On Thu, Oct 13, 2016 at 12:46 AM, Pierre-Alain Dorange
<pdora...@pas-de-pub-merci.mac.com> wrote:
> Terry Reedy <tjre...@udel.edu> wrote:
>> > Using this function, the code is "compiled".
>> > I do not think this function is often used and most python project
>> > simply use the interpreter (which do a small translation into byte-code
>> > to be faster and check syntax error before running interpretation
>> You seem to be confusing CPython with, for instance, simple BASIC
>> interpreters that tokenized the code, translated keywords to function
>> numbers, and did other 'small translations' before execution.
>> The CPython compiler lexes (tokenizes), ll(1) parses to a syntax tree,
>> does some analysis and transformation of the tree, and translates it to
>> the bytecode for an stack machine.  All done using standard compiler theory.
> Yes i'm probably confusing things ; i've not explore Python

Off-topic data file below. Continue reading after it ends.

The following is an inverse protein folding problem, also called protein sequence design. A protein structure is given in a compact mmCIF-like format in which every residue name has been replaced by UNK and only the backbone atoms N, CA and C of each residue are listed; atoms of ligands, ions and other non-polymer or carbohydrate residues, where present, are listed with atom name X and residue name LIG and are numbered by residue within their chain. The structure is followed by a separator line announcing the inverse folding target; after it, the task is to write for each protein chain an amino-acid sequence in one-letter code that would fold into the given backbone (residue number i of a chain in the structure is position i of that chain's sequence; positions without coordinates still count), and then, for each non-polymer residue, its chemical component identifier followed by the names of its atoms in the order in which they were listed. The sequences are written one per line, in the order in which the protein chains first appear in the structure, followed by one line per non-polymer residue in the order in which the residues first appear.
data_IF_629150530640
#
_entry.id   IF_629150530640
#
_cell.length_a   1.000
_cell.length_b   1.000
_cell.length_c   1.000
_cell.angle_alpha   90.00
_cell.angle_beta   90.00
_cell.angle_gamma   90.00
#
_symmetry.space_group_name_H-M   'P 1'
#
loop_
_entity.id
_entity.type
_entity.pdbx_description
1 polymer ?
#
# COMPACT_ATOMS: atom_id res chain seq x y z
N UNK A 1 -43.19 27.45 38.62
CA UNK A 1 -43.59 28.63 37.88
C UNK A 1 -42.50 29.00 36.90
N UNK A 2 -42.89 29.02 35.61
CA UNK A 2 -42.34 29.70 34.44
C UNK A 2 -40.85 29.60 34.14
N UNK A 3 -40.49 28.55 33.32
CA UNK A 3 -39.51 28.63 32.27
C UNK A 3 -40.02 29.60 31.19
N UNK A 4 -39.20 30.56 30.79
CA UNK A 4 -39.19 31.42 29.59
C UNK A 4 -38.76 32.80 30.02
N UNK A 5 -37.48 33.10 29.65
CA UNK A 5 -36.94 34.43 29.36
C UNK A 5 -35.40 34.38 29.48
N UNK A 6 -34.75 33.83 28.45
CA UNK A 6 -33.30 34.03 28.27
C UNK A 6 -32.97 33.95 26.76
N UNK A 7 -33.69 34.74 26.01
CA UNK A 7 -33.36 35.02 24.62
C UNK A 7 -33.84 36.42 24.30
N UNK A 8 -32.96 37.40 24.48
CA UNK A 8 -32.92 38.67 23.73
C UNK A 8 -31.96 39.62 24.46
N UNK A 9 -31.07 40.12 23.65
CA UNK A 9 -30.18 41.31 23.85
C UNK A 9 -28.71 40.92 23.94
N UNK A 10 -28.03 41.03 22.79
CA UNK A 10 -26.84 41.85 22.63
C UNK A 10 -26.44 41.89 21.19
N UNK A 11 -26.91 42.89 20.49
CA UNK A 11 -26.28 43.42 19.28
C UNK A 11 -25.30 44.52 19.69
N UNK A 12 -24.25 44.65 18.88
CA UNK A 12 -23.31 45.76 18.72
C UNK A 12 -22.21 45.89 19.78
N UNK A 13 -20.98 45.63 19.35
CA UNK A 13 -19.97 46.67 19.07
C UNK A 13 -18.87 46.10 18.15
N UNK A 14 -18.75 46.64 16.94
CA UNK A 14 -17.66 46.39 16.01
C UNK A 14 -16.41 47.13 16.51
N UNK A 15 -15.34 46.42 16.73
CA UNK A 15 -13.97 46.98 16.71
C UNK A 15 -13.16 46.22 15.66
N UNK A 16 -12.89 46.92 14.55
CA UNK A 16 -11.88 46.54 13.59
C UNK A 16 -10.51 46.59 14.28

> implentation, i'm just an amateur developer.
> But what confuse me, is that Python require "real live" interpratation
> of the code to work properly (or perhaps i also confuse on that but
> Python rely on interpretation of the code to conform to its own
> standard, ie variables can change type during execution...)

Variables don't have types; objects do. A variable in Python always
holds a thing of type 'object', and everything in Python is a subclass
of object. This doesn't stop Python from being compiled - you could do
the exact same thing in C++ or Java.


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